Articles | Volume 6, issue 7
Research article
29 Jul 2013
Research article |  | 29 Jul 2013

Performance of diethylene glycol-based particle counters in the sub-3 nm size range

D. Wimmer, K. Lehtipalo, A. Franchin, J. Kangasluoma, F. Kreissl, A. Kürten, A. Kupc, A. Metzger, J. Mikkilä, T. Petäjä, F. Riccobono, J. Vanhanen, M. Kulmala, and J. Curtius

Abstract. When studying new particle formation, the uncertainty in determining the "true" nucleation rate is considerably reduced when using condensation particle counters (CPCs) capable of measuring concentrations of aerosol particles at sizes close to or even at the critical cluster size (1–2 nm). Recently, CPCs able to reliably detect particles below 2 nm in size and even close to 1 nm became available. Using these instruments, the corrections needed for calculating nucleation rates are substantially reduced compared to scaling the observed formation rate to the nucleation rate at the critical cluster size. However, this improved instrumentation requires a careful characterization of their cut-off size and the shape of the detection efficiency curve because relatively small shifts in the cut-off size can translate into larger relative errors when measuring particles close to the cut-off size.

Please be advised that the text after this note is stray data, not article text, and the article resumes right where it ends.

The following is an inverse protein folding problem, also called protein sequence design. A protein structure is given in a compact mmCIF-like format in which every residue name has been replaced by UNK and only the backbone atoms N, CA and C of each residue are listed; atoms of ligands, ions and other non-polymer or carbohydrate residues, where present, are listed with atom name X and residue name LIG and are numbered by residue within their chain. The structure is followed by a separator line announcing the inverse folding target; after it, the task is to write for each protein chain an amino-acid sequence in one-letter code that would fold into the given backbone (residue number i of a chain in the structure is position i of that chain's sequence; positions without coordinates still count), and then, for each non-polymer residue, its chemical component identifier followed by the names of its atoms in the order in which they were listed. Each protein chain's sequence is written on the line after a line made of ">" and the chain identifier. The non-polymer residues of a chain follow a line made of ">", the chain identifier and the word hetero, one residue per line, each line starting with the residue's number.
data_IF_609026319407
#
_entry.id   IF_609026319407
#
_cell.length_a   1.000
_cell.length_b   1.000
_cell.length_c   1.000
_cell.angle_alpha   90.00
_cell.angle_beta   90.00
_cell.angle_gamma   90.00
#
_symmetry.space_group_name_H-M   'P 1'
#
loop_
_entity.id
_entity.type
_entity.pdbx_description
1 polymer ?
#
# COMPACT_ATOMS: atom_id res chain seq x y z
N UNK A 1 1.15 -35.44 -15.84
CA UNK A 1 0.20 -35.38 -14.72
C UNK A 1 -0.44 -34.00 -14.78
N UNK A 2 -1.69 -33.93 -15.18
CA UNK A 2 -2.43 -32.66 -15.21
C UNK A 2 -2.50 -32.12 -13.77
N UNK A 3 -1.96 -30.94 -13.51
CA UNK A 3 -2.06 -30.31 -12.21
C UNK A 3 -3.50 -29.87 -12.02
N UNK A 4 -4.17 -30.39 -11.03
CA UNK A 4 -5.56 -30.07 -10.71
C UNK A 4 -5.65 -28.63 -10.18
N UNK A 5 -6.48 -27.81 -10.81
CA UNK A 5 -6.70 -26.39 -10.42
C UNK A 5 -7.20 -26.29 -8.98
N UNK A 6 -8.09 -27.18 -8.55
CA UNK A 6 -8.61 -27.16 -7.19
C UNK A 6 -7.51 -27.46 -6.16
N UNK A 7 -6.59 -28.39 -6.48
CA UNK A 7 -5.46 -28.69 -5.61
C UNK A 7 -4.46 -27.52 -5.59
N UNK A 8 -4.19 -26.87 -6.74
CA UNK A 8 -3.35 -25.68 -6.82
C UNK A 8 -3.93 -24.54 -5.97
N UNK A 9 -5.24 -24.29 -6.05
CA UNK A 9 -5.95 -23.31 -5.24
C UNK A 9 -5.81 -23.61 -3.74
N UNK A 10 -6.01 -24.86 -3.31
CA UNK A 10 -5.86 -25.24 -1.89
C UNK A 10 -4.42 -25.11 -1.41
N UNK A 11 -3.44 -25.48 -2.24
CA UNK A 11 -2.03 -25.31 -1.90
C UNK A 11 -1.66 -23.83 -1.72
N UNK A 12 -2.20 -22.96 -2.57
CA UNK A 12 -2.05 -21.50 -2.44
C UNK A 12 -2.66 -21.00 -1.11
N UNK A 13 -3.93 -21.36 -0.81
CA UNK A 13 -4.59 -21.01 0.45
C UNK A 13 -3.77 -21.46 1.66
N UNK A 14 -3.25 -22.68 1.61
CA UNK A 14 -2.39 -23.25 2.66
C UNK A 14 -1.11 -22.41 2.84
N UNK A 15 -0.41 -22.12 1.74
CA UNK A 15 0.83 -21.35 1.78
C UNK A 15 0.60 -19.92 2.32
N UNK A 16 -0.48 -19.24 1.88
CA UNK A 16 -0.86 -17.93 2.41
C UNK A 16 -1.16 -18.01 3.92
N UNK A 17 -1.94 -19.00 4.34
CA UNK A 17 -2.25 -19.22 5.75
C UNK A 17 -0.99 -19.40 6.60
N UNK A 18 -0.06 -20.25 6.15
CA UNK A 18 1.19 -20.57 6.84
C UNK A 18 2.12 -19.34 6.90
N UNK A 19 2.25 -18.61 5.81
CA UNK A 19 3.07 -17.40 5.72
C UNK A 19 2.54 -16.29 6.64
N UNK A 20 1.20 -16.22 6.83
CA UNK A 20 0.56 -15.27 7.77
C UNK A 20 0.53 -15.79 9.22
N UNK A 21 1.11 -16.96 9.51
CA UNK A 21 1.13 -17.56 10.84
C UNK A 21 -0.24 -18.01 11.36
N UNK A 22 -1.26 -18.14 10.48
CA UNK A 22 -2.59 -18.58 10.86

Here we describe the development of two continuous-flow CPCs using diethylene glycol (DEG) as the working fluid. The design is based on two TSI 3776 counters. Several sets of measurements to characterize their performance at different temperature settings were carried out. Furthermore, two mixing-type particle size magnifiers (PSM) A09 from Airmodus were characterized in parallel. One PSM was operated at the highest mixing ratio (1 L min−1 saturator flow), and the other was operated in a scanning mode, where the mixing ratios are changed periodically, resulting in a range of cut-off sizes. The mixing ratios are determined by varying the saturator flow, where the aerosol flow stays constant at 2.5 L min−1. Different test aerosols were generated using a nano-differential mobility analyser (nano-DMA) or a high-resolution DMA, to obtain detection efficiency curves for all four CPCs. One calibration setup included a high-resolution mass spectrometer (APi-TOF) for the determination of the chemical composition of the generated clusters. The lowest cut-off sizes were achieved with negatively charged ammonium sulfate clusters, resulting in cut-offs of 1.4 nm for the laminar flow CPCs and 1.2 and 1.1 nm for the PSMs. A comparison of one of the laminar-flow CPCs and one of the PSMs measuring ambient and laboratory air showed good agreement between the instruments.